designed with flexibility and expandability in mind, new or evolving
   requirements can be addressed via existing mechanisms. The existence
   proof of this statement may be found in the way how new features
   (like repairing a partitioned autonomous system with BGP) are already
   introduced in the protocol.

   To summarize, BGP is well suitable as an inter-autonomous system
   routing protocol for the IPv4 Internet that is based on IP [RFC791]
   as the Internet Protocol and "hop-by-hop" routing paradigm. Finally,
   there is no reason to believe that BGP should not be equally
   applicable to IPv6 [RFC2460].



5.  Acknowledgments


   We would like to thank Paul Traina for authoring previous versions of
   this document.



























Meyer and Patel                                    Section 5.  [Page 12]


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6.  References

   [BGP4]          Rekhter, Y., T. Li., and Hares. S, Editors, "A
                   Border Gateway Protocol 4 (BGP-4)",
                   draft-ietf-idr-bgp4-19.txt. Work in progress.

   [KUZINGER]      ISO/IEC 10747, Kunzinger, C., Editor,
                   "Inter-Domain Routing Protocol", October 1993.

   [RFC791]        "INTERNET PROTOCOL", DARPA INTERNET PROGRAM
                   PROTOCOL SPECIFICATION, RFC 791, September,
                   1981.

   [RFC854]        Postel, J. and Reynolds, J., "TELNET PROTOCOL
                   SPECIFICATION", RFC 854, May, 1983.

   [RFC1105]       Lougheed, K., and Rekhter, Y, "Border Gateway
                   Protocol BGP", RFC 1105, June 1989.

   [RFC1163]       Lougheed, K., and Rekhter, Y, "Border Gateway
                   Protocol BGP", RFC 1105, June 1990.

   [RFC1264]       Hinden, R., "Internet Routing Protocol
                   Standardization Criteria", RFC 1264, October 1991.

   [RFC1267]       Lougheed, K., and Rekhter, Y, "Border Gateway
                   Protocol 3 (BGP-3)", RFC 1105, October 1991.

   [RFC1519]       Fuller, V., Li. T., Yu J., and K. Varadhan,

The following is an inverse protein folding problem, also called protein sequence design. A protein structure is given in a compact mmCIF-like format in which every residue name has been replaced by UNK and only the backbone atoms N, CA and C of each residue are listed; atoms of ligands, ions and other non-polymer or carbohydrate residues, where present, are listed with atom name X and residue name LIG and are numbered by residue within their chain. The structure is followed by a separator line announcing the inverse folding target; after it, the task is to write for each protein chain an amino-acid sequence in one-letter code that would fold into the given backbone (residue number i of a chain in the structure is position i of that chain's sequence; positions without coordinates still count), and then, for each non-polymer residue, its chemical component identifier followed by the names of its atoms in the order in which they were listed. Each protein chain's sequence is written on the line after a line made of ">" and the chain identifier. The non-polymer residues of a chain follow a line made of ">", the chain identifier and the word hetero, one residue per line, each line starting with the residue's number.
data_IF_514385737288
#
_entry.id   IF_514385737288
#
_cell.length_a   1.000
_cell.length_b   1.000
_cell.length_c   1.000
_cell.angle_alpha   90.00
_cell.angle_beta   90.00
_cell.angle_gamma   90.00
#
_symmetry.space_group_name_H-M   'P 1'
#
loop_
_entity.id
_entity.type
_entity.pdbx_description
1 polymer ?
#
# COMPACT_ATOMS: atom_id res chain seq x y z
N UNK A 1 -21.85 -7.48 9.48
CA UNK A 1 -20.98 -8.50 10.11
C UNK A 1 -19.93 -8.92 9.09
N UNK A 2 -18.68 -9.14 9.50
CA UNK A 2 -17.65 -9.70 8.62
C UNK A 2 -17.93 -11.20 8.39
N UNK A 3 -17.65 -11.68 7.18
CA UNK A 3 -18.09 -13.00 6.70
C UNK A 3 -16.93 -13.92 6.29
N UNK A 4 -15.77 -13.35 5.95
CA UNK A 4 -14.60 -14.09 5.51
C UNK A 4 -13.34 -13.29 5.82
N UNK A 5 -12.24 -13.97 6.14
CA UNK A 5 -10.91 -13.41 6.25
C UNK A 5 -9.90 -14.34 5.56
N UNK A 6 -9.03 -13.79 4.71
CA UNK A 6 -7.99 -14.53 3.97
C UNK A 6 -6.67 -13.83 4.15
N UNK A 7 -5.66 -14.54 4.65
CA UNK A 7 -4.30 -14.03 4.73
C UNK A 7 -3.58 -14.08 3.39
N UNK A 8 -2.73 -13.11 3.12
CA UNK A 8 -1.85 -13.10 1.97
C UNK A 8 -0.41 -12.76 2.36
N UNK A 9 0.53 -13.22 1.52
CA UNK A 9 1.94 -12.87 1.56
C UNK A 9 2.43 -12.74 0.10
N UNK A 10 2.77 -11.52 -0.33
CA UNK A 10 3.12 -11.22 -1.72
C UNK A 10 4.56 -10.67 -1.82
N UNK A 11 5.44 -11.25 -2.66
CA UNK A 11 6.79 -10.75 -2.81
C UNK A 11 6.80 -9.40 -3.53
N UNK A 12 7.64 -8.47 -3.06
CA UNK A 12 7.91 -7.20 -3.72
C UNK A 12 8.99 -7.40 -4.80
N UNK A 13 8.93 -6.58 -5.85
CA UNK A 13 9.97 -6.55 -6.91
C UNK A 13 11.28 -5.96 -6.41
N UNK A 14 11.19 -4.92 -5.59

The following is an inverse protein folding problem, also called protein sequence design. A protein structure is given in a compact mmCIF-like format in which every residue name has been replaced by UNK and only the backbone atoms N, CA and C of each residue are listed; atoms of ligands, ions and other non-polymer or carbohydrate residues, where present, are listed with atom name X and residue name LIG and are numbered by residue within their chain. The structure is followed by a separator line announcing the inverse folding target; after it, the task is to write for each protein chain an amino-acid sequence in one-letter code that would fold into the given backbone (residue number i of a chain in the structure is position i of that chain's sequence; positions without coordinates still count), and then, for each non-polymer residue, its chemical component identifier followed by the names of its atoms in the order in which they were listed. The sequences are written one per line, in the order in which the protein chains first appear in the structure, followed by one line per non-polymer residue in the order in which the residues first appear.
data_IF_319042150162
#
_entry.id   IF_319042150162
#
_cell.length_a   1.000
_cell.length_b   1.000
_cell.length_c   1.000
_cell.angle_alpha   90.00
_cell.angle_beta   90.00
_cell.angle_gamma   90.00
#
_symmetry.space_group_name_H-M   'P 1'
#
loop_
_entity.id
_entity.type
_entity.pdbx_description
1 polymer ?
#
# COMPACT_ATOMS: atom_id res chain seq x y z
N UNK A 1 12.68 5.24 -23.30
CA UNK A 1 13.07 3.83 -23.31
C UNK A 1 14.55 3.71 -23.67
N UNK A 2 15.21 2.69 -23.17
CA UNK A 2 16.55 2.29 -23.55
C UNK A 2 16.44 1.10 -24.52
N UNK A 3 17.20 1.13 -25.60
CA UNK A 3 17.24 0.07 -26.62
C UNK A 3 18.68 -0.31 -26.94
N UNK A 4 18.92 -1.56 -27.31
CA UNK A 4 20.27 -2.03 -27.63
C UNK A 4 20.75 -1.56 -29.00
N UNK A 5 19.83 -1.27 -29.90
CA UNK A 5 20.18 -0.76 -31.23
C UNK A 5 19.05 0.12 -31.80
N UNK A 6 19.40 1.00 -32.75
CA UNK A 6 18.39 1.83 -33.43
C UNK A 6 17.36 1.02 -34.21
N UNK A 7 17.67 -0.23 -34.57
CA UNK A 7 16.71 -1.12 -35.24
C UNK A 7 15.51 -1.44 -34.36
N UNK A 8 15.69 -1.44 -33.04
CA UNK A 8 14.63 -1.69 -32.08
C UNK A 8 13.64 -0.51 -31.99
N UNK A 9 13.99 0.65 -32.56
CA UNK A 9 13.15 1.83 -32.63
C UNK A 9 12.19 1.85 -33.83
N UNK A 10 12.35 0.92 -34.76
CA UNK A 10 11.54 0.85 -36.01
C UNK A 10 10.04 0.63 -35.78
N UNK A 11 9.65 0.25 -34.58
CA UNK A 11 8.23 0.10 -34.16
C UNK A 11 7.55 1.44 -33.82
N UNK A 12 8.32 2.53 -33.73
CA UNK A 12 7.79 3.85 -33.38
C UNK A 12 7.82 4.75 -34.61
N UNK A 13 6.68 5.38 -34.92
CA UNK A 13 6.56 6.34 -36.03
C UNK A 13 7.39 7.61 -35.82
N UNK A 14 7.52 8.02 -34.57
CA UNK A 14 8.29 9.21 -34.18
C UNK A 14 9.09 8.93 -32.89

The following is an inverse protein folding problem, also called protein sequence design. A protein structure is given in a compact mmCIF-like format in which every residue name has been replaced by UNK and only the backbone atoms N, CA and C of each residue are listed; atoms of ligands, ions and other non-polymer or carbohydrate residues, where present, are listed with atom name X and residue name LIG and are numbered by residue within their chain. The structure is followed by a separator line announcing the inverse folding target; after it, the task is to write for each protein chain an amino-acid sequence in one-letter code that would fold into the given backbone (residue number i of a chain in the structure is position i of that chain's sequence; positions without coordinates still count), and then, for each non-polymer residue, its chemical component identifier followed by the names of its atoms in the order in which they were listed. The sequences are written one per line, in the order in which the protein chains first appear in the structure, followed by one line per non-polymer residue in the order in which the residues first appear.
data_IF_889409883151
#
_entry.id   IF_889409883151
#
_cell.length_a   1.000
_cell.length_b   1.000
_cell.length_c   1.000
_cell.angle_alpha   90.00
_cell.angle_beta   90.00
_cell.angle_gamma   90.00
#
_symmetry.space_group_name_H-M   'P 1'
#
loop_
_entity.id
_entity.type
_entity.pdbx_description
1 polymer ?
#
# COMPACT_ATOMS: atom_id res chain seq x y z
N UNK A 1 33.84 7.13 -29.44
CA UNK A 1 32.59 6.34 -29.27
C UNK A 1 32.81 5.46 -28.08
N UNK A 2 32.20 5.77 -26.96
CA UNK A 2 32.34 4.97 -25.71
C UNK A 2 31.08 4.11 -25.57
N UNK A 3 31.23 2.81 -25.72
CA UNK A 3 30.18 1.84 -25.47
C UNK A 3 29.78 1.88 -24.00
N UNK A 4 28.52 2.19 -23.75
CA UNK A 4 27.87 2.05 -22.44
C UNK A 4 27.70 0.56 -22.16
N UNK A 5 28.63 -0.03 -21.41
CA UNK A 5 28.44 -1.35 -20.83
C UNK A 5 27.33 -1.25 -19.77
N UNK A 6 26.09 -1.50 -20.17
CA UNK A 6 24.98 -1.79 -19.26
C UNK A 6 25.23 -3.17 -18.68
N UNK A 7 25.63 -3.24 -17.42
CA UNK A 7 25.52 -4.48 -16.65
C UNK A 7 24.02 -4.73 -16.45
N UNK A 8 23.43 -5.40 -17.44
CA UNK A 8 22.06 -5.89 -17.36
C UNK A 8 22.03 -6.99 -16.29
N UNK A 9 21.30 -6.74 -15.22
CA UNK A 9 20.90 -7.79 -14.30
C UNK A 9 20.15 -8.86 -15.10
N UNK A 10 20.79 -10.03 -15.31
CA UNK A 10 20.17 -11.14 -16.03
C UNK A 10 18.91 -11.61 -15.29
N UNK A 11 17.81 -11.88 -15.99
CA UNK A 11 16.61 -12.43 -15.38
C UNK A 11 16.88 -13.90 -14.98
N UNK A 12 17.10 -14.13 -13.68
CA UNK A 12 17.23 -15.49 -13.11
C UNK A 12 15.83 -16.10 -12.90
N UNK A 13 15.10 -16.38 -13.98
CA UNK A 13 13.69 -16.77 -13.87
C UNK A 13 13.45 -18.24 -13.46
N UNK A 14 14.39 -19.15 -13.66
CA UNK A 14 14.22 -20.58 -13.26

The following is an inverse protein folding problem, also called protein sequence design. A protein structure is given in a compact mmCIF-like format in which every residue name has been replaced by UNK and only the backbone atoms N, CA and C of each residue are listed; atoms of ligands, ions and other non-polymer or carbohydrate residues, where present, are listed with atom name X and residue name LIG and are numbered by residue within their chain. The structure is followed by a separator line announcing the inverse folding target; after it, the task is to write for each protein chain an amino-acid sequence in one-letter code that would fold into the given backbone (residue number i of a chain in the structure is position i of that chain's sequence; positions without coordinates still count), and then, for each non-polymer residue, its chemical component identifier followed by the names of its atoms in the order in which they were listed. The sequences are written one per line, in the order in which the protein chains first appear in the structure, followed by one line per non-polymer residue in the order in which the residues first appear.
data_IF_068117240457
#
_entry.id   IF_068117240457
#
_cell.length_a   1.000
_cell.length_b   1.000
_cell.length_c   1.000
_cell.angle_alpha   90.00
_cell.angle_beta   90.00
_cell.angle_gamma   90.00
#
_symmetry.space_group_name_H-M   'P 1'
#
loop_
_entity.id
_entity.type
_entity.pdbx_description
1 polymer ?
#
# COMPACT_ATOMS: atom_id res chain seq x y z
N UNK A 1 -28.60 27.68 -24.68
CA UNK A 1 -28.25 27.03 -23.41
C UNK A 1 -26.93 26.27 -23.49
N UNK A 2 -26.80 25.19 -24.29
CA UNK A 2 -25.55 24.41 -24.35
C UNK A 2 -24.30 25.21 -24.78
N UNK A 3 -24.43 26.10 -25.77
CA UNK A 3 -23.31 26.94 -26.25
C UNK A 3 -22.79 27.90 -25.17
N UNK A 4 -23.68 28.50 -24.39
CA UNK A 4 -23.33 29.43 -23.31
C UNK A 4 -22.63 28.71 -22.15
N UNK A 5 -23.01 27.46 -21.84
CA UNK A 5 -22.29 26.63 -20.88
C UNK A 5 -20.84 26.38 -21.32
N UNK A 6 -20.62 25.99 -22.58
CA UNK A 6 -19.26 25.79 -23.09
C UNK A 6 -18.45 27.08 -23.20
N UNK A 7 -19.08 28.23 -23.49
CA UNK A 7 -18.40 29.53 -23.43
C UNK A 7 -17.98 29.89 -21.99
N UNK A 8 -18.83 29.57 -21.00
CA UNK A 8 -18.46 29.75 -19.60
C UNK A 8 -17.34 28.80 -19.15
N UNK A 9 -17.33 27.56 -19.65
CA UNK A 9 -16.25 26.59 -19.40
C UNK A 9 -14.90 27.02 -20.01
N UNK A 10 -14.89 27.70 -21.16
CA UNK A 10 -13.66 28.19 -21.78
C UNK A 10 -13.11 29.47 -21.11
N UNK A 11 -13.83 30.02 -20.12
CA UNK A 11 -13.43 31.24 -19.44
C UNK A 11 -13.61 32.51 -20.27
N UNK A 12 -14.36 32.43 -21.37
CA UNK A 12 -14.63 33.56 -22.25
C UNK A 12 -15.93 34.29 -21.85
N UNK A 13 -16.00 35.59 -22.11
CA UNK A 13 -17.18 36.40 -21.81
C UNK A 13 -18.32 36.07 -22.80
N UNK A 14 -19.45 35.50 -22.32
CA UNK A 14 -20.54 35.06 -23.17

"Classless Inter-Domain Routing (CIDR): an
                   Address Assignment and Aggregation Strategy", RFC
                   1519, September 1993.

   [RFC1771]       Rekhter, Y., and T. Li, "A Border Gateway
                   Protocol 4 (BGP-4)", RFC 1771, March 1995.

   [RFC1772]       Rekhter, Y., and P. Gross, Editors, "Application
                   of the Border Gateway Protocol in the Internet",
                   RFC 1772, March 1995.

   [RFC2439]       Villamizar, C., Chandra, R., and Govindan, R.,
                   "BGP Route Flap Damping", RFC 2439, November
                   1998.

   [RFC2460]       Deering, S, and R. Hinden, "Internet Protocol,
                   Version 6 (IPv6) Specification", RFC 2460,
                   December, 1998.




Meyer and Patel                                    Section 6.  [Page 13]


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   [ROUTEVIEWS]    Meyer, David, "The Route Views Project",
                   http://www.routeviews.org


7.  Author's Address



   David Meyer
   Email: dmm@maoz.com

   Keyur Patel
   Cisco Systems
   Email: keyupate@cisco.com



8.  Full Copyright Statement

   Copyright (C) The Internet Society (2003). All Rights Reserved.

   This document and translations of it may be copied and furnished to
   others, and derivative works that comment on or otherwise explain it
   or assist in its implementation may be prepared, copied, published
   and distributed, in whole or in part, without restriction of any
   kind, provided that the above copyright notice and this paragraph are
   included on all such copies and derivative works. However, this
   document itself may not be modified in any way, such as by removing
   the copyright notice or references to the Internet Society or other
   Internet organizations, except as needed for the purpose of
   developing Internet standards in which case the procedures for
   copyrights defined in the Internet Standards process must be
   followed, or as required to translate it into languages other than
   English.

   The limited permissions granted above are perpetual and will not be
   revoked by the Internet Society or its successors or assigns.

   This document and the information contained herein is provided on an
   "AS IS" basis and THE INTERNET SOCIETY AND THE INTERNET ENGINEERING
   TASK FORCE DISCLAIMS ALL WARRANTIES, EXPRESS OR IMPLIED, INCLUDING
   BUT NOT LIMITED TO ANY WARRANTY THAT THE USE OF THE INFORMATION
   HEREIN WILL NOT INFRINGE ANY RIGHTS OR ANY IMPLIED WARRANTIES OF
   MERCHANTABILITY OR FITNESS FOR A PARTICULAR PURPOSE.







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Meyer and Patel                                    Section 8.  [Page 15]